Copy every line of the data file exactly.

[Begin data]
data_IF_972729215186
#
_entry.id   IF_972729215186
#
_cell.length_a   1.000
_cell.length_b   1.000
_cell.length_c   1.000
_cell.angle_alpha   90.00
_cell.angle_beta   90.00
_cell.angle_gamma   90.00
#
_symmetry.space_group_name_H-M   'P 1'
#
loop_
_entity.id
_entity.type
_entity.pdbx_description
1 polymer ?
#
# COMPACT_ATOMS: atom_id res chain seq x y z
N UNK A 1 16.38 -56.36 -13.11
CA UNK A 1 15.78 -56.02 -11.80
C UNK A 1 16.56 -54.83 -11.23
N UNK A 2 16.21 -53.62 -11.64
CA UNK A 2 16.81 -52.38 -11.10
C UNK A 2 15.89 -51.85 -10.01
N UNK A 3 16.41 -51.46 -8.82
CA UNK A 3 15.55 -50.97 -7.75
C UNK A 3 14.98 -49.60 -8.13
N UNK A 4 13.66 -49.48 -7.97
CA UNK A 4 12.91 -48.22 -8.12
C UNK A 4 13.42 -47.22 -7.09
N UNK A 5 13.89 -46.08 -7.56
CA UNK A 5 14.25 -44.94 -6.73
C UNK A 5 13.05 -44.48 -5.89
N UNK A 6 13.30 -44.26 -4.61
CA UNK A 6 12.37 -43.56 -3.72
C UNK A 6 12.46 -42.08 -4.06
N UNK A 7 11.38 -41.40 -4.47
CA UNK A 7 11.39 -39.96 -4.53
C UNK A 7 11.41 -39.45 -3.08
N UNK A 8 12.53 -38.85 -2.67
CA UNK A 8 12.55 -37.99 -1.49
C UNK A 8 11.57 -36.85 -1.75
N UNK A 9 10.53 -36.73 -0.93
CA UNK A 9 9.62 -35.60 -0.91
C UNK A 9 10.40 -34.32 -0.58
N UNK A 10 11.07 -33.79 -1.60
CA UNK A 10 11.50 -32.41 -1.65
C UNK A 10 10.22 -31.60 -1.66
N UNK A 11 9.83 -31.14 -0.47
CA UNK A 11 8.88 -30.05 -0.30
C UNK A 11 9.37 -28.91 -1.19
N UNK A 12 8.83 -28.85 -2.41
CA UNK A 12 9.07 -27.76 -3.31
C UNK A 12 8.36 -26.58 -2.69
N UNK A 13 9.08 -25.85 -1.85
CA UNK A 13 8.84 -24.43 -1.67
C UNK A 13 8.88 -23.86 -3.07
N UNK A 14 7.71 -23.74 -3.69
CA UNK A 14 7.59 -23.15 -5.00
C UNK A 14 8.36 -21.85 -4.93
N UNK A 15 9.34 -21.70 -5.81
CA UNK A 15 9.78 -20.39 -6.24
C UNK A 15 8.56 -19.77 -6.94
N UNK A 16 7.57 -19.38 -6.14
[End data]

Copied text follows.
data_IF_972729215186
#
_entry.id   IF_972729215186
#
_cell.length_a   1.000
_cell.length_b   1.000
_cell.length_c   1.000
_cell.angle_alpha   90.00
_cell.angle_beta   90.00
_cell.angle_gamma   90.00
#
_symmetry.space_group_name_H-M   'P 1'
#
loop_
_entity.id
_entity.type
_entity.pdbx_description
1 polymer ?
#
# COMPACT_ATOMS: atom_id res chain seq x y z
N UNK A 1 16.38 -56.36 -13.11
CA UNK A 1 15.78 -56.02 -11.80
C UNK A 1 16.56 -54.83 -11.23
N UNK A 2 16.21 -53.62 -11.64
CA UNK A 2 16.81 -52.38 -11.10
C UNK A 2 15.89 -51.85 -10.01
N UNK A 3 16.41 -51.46 -8.82
CA UNK A 3 15.55 -50.97 -7.75
C UNK A 3 14.98 -49.60 -8.13
N UNK A 4 13.66 -49.48 -7.97
CA UNK A 4 12.91 -48.22 -8.12
C UNK A 4 13.42 -47.22 -7.09
N UNK A 5 13.89 -46.08 -7.56
CA UNK A 5 14.25 -44.94 -6.73
C UNK A 5 13.05 -44.48 -5.89
N UNK A 6 13.30 -44.26 -4.61
CA UNK A 6 12.37 -43.56 -3.72
C UNK A 6 12.46 -42.08 -4.06
N UNK A 7 11.38 -41.40 -4.47
CA UNK A 7 11.39 -39.96 -4.53
C UNK A 7 11.41 -39.45 -3.08
N UNK A 8 12.53 -38.85 -2.67
CA UNK A 8 12.55 -37.99 -1.49
C UNK A 8 11.57 -36.85 -1.75
N UNK A 9 10.53 -36.73 -0.93
CA UNK A 9 9.62 -35.60 -0.91
C UNK A 9 10.40 -34.32 -0.58
N UNK A 10 11.07 -33.79 -1.60
CA UNK A 10 11.50 -32.41 -1.65
C UNK A 10 10.22 -31.60 -1.66
N UNK A 11 9.83 -31.14 -0.47
CA UNK A 11 8.88 -30.05 -0.30
C UNK A 11 9.37 -28.91 -1.19
N UNK A 12 8.83 -28.85 -2.41
CA UNK A 12 9.07 -27.76 -3.31
C UNK A 12 8.36 -26.58 -2.69
N UNK A 13 9.08 -25.85 -1.85
CA UNK A 13 8.84 -24.43 -1.67
C UNK A 13 8.88 -23.86 -3.07
N UNK A 14 7.71 -23.74 -3.69
CA UNK A 14 7.59 -23.15 -5.00
C UNK A 14 8.36 -21.85 -4.93
N UNK A 15 9.34 -21.70 -5.81
CA UNK A 15 9.78 -20.39 -6.24
C UNK A 15 8.56 -19.77 -6.94
N UNK A 16 7.57 -19.38 -6.14